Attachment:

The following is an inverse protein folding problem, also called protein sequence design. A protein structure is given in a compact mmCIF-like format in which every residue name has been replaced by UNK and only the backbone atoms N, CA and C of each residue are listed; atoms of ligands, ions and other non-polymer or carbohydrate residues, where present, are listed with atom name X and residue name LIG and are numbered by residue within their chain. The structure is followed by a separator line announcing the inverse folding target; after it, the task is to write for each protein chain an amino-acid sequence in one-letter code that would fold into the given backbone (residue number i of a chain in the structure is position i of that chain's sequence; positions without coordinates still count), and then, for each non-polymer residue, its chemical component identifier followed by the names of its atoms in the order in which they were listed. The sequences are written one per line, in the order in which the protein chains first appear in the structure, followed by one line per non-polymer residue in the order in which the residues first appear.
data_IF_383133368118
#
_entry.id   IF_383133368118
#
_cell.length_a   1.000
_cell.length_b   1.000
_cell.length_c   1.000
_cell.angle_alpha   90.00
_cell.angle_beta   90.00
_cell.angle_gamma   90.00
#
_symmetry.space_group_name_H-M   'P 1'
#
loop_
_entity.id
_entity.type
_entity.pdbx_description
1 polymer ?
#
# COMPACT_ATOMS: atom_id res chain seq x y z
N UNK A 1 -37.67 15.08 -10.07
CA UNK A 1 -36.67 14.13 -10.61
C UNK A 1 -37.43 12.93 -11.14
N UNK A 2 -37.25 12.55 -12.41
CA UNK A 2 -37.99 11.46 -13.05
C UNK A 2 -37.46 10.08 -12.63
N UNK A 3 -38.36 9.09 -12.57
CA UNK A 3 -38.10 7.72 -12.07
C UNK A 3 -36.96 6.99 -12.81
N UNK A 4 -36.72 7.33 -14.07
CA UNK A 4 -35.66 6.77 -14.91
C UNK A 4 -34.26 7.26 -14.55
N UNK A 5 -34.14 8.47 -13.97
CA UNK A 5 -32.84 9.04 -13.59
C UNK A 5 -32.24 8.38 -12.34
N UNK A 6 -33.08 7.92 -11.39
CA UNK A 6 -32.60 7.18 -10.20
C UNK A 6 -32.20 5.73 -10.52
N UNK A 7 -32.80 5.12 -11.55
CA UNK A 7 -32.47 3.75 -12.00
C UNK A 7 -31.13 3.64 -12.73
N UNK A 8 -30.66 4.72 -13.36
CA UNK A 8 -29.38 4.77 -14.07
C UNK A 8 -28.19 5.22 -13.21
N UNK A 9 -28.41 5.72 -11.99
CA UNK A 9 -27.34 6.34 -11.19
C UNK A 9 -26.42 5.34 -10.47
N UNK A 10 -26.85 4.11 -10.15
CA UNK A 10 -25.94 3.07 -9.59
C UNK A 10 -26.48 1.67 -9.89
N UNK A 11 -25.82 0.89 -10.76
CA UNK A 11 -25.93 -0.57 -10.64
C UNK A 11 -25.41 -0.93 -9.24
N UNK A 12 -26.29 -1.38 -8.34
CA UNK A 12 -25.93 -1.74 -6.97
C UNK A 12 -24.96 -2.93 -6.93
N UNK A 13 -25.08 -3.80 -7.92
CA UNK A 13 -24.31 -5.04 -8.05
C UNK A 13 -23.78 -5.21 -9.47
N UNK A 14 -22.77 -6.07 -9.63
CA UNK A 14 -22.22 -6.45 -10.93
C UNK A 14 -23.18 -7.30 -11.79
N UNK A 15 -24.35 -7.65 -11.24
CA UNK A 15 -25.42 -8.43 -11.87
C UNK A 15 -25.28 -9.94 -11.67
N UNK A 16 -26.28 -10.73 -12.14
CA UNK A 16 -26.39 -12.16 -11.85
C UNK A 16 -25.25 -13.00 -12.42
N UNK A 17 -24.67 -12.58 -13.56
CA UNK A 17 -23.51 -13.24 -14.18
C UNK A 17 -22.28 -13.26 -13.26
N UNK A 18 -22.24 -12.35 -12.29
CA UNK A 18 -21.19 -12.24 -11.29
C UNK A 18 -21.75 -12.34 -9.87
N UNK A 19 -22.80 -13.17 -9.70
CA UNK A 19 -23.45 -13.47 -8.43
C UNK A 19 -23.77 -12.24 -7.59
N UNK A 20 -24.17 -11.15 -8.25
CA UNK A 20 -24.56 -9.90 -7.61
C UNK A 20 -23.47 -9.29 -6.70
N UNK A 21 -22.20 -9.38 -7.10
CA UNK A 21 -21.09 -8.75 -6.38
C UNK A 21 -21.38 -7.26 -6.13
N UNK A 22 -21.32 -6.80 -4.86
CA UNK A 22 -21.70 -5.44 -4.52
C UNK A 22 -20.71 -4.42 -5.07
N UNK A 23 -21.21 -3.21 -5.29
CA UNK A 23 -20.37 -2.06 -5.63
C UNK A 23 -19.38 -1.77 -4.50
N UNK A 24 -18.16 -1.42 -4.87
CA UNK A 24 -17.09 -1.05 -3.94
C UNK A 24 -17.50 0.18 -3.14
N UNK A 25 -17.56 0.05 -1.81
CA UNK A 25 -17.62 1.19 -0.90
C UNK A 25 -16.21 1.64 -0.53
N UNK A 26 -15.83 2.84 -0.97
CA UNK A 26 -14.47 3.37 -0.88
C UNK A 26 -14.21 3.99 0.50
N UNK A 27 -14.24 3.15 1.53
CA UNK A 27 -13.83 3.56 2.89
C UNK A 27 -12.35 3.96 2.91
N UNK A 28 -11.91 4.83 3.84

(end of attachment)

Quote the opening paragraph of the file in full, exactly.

The following is an inverse protein folding problem, also called protein sequence design. A protein structure is given in a compact mmCIF-like format in which every residue name has been replaced by UNK and only the backbone atoms N, CA and C of each residue are listed; atoms of ligands, ions and other non-polymer or carbohydrate residues, where present, are listed with atom name X and residue name LIG and are numbered by residue within their chain. The structure is followed by a separator line announcing the inverse folding target; after it, the task is to write for each protein chain an amino-acid sequence in one-letter code that would fold into the given backbone (residue number i of a chain in the structure is position i of that chain's sequence; positions without coordinates still count), and then, for each non-polymer residue, its chemical component identifier followed by the names of its atoms in the order in which they were listed. The sequences are written one per line, in the order in which the protein chains first appear in the structure, followed by one line per non-polymer residue in the order in which the residues first appear.